Early in my career, I had no clue that at least one of my colleagues perceived me very differently than the warm, caring and friendly colleague I considered myself to be. Out of the blue, and not part of a performance review, a colleague shared that I gave the impression of being an “ice maiden.”
Shocked by his feedback, and still trying to reconcile the vast difference between his perception and the one in my head, I managed to ask for more details about how I created that perception. My colleague shared “you come and go, in and out of your office, not stopping to chat, coming by when you need to share something or get something.”
In my view at the time, his description lined up with my idea of the “ultimate professional”. No fuss, no small talk and not wasting others’ time. Down to business and the person I thought I needed to be.
My behavior reflected my desire to be respected as a professional and to be efficient at getting things done. I failed to recognize that my colleague had different expectations of those he worked with. And they were expectations, once known, that I was more than happy to meet. Because I am a warm, caring and friendly person and that is just as important as delivering results.
Missing the Mark
So how do we get so off-track in how we are perceived by others?
With the passage of time and greater experience, I’ve come to realize several things that contributed to the “ice maiden” perception.
First, simply youth. As a young professional with great ambition, I cultivated a strong image of professionalism. I wanted to be seen as more mature and experienced than my years might suggest. I was candid and matter-of-fact about the area I oversaw and was focused on delivering results. See why below.
Second, stress. I oversaw daily trading and the investing of cash flows, making sure we did not have too much cash on hand in each day, or too little. Cash flow needs varied daily and often changed intraday, requiring continual recalculation. All money moves had to be completed by 3 p.m. each day. After that, reports were prepared for the accounting system, which was run by my colleague who had offered the image-shattering feedback.
Running on Fumes
What I did not know then but was on my way to discovering is that investing and prudent deployment of resources, cash in this case, is a strong interest of mine. However, the environment that I operated in did not meet my needs; the need of space for reflection and to consider various options.
So my colleague got the worst of me, after 3 p.m. The me after a day of action in an environment that did not suit my nature. The me that was stressed. Worried – did I catch all the cash flow changes? Anxious – did I invest too little or too much? Fatigued – from decision, after decision without time for reflection. There was no gas in the tank to ask about his day, and no thought of stopping by during the day to share how the trades were looking.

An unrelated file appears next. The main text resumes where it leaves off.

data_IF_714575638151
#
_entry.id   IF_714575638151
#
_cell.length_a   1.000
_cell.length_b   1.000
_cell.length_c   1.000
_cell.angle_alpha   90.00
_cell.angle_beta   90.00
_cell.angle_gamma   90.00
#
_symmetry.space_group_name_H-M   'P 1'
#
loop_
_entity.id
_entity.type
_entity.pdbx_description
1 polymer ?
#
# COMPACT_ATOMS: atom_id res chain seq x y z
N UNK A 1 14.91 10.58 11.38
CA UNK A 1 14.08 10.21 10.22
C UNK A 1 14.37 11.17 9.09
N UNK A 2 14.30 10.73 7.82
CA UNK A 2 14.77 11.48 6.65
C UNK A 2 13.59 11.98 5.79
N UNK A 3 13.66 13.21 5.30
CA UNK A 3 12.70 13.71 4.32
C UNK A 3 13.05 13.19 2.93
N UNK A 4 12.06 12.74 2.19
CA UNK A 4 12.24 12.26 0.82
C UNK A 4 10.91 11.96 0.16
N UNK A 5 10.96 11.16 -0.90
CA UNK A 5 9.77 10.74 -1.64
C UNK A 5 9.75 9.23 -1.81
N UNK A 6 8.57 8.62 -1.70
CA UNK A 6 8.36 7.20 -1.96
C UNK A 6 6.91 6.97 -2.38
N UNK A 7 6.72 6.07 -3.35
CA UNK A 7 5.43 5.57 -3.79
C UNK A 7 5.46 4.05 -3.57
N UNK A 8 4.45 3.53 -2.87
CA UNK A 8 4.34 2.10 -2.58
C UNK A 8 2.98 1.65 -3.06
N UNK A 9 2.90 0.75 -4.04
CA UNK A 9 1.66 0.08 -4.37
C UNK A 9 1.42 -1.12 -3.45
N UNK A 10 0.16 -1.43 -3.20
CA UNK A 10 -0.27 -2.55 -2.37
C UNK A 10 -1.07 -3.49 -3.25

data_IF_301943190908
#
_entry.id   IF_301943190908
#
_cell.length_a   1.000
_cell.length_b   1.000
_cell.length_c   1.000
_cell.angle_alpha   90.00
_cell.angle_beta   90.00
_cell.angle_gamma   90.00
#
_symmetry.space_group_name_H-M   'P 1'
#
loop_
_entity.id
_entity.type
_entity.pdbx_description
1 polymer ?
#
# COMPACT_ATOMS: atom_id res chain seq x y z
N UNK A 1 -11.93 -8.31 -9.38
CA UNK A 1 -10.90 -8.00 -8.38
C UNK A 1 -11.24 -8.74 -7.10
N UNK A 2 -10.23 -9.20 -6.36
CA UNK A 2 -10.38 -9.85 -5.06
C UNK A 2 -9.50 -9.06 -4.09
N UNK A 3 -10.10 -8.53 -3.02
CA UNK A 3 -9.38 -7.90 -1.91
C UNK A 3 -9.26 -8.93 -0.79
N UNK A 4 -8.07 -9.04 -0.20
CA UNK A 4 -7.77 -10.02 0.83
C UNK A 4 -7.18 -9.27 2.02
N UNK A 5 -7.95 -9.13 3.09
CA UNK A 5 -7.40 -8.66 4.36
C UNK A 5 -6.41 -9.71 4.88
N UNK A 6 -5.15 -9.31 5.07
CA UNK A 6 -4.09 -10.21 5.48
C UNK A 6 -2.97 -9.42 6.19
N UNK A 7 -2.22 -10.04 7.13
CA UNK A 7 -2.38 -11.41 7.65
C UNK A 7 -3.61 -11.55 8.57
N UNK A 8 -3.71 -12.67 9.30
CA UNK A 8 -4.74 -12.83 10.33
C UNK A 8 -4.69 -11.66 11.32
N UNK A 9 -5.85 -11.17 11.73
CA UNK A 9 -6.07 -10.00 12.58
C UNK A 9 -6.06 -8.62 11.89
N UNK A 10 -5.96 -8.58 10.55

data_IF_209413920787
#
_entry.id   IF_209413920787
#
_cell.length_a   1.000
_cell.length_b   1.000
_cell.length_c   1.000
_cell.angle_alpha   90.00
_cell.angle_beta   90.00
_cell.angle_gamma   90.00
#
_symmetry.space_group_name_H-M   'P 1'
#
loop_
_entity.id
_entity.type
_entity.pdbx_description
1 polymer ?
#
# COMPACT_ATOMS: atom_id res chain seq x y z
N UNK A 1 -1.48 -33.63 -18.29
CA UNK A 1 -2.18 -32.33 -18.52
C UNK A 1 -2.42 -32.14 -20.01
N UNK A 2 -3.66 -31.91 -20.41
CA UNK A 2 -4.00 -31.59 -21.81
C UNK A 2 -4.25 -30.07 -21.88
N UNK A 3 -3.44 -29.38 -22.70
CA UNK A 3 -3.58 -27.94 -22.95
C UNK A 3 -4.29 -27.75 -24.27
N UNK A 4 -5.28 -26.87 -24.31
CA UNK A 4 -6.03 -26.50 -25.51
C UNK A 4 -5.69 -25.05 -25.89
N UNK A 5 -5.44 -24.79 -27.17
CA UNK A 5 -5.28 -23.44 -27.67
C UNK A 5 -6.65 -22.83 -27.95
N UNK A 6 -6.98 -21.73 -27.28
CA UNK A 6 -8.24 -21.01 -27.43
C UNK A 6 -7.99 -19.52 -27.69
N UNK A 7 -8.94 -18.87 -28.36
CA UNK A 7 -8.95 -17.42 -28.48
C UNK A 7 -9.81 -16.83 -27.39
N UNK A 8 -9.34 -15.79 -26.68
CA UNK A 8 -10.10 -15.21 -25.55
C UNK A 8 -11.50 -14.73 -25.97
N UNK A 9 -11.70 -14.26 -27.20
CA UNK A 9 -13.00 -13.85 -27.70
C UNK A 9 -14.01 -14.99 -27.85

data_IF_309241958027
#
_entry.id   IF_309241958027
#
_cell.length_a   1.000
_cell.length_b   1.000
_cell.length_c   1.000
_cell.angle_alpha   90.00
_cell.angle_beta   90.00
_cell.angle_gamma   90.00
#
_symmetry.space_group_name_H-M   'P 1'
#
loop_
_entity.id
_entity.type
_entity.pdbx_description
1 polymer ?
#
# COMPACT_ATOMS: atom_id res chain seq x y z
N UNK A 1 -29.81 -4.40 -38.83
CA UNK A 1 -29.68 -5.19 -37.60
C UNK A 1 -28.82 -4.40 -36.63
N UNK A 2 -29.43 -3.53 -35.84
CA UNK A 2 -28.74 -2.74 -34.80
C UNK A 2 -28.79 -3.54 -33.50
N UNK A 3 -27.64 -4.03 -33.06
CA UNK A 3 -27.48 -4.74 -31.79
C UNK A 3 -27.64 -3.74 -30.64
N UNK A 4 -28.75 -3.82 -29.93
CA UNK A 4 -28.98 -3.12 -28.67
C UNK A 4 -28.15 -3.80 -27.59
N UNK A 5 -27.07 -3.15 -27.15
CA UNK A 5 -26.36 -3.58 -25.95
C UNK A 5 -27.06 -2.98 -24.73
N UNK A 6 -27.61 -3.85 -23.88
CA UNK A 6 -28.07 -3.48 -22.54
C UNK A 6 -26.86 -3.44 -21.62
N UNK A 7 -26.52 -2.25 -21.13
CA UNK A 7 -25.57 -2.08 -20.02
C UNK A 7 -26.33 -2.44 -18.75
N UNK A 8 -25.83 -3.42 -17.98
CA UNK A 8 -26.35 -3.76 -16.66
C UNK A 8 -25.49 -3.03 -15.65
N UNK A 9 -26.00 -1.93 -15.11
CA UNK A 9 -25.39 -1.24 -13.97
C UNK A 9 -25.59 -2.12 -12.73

Yes, his feedback did impact my behavior near-term. I made a focused effort to engage more with him and my other colleagues. To use my conversations with them as a small break from the stress. But not for long…trades still had to get done.
Implementing Real Change
How did this impact me long-term? Soon after receiving this feedback, my life changed in other significant ways. I got married and within 6 months we were relocated to Tokyo, Japan. The move, and a temporary lack of employment, provided an opportunity to do real soul searching about work and to discover the type of work and the environment that suited my true nature. The feedback my colleague provided helped me realize that daily trading and transactions were not the best environment for me. The soul searching, accomplished with the help of the book What Color is My Parachute revealed my desire to support others to realize their goals.
The first part of that journey was as a financial advisor, and now as a professional coach to executives and their teams! You can learn more about my journey from “ice maiden” to coach on this podcast with Gary Nowak on Coffee House Coaching.
What do Your Stress Behaviors Reveal?
Thanks to others who are passionate about helping us understand ourselves, we have amazing tools like the Birkman Assessment that allow us to do so more quickly and clearly. Working with a coach can put you on a path to work in the field and the environment best suited to your true nature. Learn more here Experience Coaching-Powered By ICF.